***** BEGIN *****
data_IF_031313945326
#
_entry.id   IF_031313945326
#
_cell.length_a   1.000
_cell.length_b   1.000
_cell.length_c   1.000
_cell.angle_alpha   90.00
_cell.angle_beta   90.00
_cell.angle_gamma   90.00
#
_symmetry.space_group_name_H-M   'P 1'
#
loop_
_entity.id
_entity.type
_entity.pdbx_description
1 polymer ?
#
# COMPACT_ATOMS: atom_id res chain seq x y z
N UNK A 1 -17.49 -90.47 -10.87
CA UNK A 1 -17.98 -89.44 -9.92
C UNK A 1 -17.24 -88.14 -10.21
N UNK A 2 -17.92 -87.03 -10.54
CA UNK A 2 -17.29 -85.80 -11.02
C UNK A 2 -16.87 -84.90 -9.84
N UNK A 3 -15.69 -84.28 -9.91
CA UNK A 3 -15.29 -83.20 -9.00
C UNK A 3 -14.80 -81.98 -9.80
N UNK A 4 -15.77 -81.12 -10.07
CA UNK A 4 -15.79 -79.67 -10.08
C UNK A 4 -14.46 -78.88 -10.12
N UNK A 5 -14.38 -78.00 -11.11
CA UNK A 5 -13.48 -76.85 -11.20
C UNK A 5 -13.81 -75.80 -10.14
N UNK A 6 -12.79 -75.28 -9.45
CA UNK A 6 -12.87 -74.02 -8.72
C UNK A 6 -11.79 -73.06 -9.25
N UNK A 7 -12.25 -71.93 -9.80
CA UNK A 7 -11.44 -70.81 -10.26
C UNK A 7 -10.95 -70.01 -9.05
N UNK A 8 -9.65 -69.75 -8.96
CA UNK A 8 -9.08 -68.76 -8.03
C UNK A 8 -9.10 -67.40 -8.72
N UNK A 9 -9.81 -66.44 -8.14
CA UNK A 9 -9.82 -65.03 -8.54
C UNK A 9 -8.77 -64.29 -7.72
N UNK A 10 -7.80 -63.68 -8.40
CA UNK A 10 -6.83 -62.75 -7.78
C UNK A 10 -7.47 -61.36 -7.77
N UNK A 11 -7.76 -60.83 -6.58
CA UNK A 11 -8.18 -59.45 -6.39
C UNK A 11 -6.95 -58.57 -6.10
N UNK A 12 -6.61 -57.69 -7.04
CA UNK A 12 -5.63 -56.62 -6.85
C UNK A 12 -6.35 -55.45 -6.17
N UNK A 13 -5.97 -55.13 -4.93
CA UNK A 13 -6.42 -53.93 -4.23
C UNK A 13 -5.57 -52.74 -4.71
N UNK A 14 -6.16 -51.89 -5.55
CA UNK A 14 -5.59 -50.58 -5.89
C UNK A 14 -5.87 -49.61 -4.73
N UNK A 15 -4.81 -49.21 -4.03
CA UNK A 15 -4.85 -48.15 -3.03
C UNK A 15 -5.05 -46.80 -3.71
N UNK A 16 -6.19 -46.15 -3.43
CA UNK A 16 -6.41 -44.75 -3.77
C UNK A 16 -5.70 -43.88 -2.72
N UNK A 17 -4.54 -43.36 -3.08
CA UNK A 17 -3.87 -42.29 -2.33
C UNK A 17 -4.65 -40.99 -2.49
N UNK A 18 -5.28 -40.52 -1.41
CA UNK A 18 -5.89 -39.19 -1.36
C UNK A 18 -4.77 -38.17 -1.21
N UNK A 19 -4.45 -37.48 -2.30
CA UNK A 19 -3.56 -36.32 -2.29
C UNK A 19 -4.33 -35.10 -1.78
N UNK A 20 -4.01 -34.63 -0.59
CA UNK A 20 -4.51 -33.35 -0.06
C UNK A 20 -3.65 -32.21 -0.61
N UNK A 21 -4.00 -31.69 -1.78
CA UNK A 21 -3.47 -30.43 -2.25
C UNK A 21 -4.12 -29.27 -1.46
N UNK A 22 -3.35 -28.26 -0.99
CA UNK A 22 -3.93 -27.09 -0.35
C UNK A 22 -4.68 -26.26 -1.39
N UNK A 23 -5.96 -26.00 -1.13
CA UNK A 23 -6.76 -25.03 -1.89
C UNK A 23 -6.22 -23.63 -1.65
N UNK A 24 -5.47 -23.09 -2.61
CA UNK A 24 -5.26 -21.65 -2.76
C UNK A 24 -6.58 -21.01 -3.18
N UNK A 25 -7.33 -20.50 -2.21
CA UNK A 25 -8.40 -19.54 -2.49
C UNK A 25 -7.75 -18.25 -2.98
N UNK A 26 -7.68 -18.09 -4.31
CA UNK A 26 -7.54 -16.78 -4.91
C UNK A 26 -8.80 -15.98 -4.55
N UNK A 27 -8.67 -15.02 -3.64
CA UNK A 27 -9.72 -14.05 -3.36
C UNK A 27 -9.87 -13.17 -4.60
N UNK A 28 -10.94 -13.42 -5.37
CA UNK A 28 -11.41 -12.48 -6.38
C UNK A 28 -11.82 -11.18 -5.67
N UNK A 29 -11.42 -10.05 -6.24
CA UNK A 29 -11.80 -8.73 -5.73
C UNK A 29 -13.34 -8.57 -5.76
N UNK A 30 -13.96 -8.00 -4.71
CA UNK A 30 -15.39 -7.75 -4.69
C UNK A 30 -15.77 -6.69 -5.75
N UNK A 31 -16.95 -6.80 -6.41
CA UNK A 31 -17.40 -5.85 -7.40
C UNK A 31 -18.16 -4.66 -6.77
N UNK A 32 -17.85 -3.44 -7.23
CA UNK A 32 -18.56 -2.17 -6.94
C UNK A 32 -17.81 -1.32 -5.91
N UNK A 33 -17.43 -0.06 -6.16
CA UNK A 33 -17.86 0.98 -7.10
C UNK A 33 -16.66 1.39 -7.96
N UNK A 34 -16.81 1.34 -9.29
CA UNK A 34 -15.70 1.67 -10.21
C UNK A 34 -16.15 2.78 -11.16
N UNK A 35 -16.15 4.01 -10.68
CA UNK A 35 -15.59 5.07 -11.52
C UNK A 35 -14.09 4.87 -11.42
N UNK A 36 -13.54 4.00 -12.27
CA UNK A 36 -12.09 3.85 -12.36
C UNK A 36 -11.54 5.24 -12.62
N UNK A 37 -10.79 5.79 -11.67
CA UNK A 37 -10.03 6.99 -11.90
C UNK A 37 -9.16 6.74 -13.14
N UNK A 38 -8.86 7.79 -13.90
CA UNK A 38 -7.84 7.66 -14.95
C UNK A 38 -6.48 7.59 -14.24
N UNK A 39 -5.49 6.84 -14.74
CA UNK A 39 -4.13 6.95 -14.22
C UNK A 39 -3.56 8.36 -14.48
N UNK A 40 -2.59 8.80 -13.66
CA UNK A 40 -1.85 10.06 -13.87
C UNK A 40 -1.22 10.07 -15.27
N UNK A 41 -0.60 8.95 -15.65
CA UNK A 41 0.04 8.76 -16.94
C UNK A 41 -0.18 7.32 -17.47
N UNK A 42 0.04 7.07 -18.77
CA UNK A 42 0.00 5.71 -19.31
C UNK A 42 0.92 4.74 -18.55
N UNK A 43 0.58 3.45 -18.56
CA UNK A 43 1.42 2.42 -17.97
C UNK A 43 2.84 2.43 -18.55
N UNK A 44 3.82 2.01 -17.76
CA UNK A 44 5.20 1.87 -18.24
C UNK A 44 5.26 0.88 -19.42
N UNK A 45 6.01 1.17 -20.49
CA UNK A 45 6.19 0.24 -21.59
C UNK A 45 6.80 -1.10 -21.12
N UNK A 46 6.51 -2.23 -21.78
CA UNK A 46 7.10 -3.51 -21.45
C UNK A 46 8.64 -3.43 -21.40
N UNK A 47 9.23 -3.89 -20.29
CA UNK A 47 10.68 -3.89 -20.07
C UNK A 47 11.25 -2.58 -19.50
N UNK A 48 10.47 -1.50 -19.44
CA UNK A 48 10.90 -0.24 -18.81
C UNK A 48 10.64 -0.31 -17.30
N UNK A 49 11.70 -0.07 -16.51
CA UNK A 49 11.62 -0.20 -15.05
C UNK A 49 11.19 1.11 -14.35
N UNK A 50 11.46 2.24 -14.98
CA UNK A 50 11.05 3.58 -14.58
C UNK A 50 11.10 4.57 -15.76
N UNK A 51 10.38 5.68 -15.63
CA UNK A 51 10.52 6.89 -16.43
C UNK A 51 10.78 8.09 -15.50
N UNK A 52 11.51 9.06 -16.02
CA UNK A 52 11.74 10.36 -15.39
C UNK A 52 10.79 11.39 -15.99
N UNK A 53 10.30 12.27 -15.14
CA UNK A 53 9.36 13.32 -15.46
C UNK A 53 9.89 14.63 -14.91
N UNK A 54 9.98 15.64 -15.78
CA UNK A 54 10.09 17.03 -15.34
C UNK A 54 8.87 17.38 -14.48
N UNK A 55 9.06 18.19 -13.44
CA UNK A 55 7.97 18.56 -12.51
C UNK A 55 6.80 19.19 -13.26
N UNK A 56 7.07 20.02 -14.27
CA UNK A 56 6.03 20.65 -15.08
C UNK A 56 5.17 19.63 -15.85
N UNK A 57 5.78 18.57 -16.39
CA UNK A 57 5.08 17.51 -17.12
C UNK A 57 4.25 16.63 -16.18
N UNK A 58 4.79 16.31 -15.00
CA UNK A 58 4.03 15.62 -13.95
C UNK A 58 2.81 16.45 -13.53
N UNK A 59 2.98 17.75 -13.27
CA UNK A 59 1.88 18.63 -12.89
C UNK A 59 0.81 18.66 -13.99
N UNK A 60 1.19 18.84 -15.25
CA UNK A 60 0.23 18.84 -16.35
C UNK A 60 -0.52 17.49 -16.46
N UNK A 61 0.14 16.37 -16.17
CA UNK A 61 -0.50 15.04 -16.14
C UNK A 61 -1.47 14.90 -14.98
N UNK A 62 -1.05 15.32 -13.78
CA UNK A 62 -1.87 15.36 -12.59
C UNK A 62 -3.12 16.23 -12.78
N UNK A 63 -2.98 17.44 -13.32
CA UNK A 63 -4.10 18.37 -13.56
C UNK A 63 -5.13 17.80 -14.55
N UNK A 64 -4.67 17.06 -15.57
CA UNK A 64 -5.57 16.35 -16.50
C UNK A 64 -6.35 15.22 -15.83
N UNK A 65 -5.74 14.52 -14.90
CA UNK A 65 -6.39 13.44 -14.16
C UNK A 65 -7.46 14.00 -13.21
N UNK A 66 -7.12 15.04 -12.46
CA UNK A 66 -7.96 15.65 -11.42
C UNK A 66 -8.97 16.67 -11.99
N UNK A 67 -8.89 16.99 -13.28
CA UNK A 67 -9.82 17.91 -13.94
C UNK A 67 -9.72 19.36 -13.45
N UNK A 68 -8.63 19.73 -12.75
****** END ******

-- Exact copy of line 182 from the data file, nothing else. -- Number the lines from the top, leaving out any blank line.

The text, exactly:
C UNK A 54 8.87 17.38 -14.48